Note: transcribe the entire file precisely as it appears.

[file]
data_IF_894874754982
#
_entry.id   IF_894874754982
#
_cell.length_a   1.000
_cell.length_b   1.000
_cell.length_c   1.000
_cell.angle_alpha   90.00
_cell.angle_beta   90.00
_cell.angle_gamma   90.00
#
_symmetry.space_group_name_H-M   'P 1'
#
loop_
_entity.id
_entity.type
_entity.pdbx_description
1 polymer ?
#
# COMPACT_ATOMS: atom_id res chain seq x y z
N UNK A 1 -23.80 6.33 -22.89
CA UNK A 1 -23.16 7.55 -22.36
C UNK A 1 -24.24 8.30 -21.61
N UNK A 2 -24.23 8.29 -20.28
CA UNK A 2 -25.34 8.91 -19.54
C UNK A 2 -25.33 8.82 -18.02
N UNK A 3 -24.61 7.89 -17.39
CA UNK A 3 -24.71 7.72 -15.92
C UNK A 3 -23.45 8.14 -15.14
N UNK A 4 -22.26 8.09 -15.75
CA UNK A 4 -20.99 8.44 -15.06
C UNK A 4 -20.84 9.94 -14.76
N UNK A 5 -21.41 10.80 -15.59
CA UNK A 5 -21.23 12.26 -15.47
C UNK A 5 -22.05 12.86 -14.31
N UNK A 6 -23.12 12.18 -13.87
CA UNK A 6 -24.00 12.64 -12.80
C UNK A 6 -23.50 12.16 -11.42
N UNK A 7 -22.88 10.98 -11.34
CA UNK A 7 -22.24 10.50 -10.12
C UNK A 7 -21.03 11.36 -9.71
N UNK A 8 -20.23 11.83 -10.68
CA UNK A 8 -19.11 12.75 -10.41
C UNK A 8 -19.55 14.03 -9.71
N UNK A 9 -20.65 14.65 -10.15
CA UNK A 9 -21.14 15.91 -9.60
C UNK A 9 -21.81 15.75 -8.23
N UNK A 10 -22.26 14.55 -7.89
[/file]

data_IF_894874754982
#
_entry.id   IF_894874754982
#
_cell.length_a   1.000
_cell.length_b   1.000
_cell.length_c   1.000
_cell.angle_alpha   90.00
_cell.angle_beta   90.00
_cell.angle_gamma   90.00
#
_symmetry.space_group_name_H-M   'P 1'
#
loop_
_entity.id
_entity.type
_entity.pdbx_description
1 polymer ?
#
# COMPACT_ATOMS: atom_id res chain seq x y z
N UNK A 1 -23.80 6.33 -22.89
CA UNK A 1 -23.16 7.55 -22.36
C UNK A 1 -24.24 8.30 -21.61
N UNK A 2 -24.23 8.29 -20.28
CA UNK A 2 -25.34 8.91 -19.54
C UNK A 2 -25.33 8.82 -18.02
N UNK A 3 -24.61 7.89 -17.39
CA UNK A 3 -24.71 7.72 -15.92
C UNK A 3 -23.45 8.14 -15.14
N UNK A 4 -22.26 8.09 -15.75
CA UNK A 4 -20.99 8.44 -15.06
C UNK A 4 -20.84 9.94 -14.76
N UNK A 5 -21.41 10.80 -15.59
CA UNK A 5 -21.23 12.26 -15.47
C UNK A 5 -22.05 12.86 -14.31
N UNK A 6 -23.12 12.18 -13.87
CA UNK A 6 -24.00 12.64 -12.80
C UNK A 6 -23.50 12.16 -11.42
N UNK A 7 -22.88 10.98 -11.34
CA UNK A 7 -22.24 10.50 -10.12
C UNK A 7 -21.03 11.36 -9.71
N UNK A 8 -20.23 11.83 -10.68
CA UNK A 8 -19.11 12.75 -10.41
C UNK A 8 -19.55 14.03 -9.71
N UNK A 9 -20.65 14.65 -10.15
CA UNK A 9 -21.14 15.91 -9.60
C UNK A 9 -21.81 15.75 -8.23
N UNK A 10 -22.26 14.55 -7.89